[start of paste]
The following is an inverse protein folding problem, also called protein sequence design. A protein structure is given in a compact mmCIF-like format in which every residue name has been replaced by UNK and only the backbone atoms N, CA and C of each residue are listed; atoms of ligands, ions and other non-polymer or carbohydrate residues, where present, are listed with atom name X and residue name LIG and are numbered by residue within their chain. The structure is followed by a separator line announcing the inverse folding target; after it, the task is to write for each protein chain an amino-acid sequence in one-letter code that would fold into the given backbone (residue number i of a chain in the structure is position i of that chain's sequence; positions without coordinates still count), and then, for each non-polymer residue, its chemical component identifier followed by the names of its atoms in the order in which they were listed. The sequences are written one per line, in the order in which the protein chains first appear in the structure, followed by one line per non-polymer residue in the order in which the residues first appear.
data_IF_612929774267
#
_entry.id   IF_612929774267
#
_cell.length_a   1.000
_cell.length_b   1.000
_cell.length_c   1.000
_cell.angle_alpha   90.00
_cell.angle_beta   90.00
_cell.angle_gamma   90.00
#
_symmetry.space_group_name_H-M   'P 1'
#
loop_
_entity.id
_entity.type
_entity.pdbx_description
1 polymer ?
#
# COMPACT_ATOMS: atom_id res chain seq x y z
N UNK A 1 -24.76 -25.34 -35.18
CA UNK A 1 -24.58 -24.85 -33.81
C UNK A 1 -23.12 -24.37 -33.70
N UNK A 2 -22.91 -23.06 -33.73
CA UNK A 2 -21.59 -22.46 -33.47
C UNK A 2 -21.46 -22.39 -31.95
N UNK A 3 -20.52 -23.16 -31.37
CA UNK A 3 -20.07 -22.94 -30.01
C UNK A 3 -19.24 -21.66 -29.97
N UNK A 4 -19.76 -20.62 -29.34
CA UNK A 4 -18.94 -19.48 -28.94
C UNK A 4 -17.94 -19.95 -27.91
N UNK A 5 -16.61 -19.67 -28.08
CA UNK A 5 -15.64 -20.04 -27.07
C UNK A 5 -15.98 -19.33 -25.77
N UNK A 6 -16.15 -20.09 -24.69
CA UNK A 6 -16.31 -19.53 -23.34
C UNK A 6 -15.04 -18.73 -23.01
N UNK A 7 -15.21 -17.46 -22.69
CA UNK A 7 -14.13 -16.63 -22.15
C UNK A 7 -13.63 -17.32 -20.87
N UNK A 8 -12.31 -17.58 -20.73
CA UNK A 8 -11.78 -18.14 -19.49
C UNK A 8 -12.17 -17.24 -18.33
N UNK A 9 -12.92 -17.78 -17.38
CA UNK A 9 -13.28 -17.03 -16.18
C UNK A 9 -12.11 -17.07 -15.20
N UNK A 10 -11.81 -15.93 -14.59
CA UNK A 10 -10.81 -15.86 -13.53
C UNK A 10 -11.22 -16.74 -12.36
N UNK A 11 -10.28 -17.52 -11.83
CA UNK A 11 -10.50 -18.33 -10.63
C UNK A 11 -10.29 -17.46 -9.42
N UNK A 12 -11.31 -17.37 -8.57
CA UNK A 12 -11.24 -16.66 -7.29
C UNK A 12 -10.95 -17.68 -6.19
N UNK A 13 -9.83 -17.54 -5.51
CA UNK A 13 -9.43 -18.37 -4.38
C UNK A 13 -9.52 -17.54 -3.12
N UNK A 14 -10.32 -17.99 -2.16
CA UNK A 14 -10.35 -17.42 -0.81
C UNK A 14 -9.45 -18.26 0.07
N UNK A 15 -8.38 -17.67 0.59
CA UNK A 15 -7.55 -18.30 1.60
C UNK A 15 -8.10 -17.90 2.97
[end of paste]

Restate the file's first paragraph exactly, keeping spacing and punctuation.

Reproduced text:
The following is an inverse protein folding problem, also called protein sequence design. A protein structure is given in a compact mmCIF-like format in which every residue name has been replaced by UNK and only the backbone atoms N, CA and C of each residue are listed; atoms of ligands, ions and other non-polymer or carbohydrate residues, where present, are listed with atom name X and residue name LIG and are numbered by residue within their chain. The structure is followed by a separator line announcing the inverse folding target; after it, the task is to write for each protein chain an amino-acid sequence in one-letter code that would fold into the given backbone (residue number i of a chain in the structure is position i of that chain's sequence; positions without coordinates still count), and then, for each non-polymer residue, its chemical component identifier followed by the names of its atoms in the order in which they were listed. The sequences are written one per line, in the order in which the protein chains first appear in the structure, followed by one line per non-polymer residue in the order in which the residues first appear.